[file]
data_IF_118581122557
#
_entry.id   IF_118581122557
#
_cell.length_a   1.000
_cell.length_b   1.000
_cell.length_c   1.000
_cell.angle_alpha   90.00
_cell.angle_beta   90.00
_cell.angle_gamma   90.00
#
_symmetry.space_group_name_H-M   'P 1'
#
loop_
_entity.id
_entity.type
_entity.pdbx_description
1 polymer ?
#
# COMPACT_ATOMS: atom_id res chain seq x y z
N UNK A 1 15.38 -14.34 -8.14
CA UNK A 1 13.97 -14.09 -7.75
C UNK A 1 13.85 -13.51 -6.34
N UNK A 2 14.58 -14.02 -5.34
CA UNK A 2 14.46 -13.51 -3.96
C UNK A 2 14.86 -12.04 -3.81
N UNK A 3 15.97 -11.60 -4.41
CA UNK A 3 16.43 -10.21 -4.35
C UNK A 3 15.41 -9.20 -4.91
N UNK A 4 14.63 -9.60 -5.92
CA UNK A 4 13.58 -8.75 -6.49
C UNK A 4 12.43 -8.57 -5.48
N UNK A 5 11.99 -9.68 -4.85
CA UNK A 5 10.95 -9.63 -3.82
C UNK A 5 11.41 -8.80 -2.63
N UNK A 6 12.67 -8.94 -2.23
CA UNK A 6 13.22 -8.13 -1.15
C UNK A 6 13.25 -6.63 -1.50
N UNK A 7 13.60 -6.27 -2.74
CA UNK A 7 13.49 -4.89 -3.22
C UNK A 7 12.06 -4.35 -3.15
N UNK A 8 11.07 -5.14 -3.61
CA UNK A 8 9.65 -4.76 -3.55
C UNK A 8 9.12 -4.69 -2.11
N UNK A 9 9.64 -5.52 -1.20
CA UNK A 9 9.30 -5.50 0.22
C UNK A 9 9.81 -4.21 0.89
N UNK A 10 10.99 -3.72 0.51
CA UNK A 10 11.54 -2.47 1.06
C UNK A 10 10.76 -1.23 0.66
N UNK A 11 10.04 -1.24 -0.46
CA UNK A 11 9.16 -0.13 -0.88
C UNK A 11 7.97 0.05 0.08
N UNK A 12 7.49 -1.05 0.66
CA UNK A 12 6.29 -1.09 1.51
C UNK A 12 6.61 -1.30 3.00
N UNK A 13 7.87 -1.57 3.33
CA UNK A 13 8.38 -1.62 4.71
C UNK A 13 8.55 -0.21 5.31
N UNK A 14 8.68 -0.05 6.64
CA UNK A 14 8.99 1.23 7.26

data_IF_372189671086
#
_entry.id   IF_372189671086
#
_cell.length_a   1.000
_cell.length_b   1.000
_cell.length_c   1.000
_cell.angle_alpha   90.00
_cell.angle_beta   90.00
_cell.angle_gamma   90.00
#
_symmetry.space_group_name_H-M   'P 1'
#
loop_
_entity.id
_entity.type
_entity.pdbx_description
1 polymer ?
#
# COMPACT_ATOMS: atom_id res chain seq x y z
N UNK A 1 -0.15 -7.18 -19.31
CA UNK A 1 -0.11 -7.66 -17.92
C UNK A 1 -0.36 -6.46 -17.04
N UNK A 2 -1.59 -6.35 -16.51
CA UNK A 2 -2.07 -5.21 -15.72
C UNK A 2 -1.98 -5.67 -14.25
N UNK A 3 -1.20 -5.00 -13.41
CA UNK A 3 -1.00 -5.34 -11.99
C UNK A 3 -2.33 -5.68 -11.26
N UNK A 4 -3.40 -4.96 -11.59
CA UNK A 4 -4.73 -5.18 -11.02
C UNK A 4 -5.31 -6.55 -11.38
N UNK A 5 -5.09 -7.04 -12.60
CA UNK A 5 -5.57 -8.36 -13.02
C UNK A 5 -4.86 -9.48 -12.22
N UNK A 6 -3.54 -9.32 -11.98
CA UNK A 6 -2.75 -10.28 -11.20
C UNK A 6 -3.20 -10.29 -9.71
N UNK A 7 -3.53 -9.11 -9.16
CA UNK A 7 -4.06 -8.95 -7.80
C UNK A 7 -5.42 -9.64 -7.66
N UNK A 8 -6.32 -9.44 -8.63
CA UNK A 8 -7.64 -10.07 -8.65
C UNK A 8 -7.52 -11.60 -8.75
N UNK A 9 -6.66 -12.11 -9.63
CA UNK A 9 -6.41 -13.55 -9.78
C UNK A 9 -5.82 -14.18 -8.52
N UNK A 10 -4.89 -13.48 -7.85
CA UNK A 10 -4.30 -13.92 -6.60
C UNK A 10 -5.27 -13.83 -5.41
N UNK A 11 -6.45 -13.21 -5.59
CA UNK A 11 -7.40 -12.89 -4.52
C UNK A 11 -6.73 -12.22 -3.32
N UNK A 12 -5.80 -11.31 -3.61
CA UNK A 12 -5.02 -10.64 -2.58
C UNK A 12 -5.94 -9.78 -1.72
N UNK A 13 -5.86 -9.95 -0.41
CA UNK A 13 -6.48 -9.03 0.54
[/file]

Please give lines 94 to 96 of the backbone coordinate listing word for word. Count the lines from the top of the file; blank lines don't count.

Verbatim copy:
N UNK A 5 -5.09 -7.04 -12.60
CA UNK A 5 -5.57 -8.36 -13.02
C UNK A 5 -4.86 -9.48 -12.22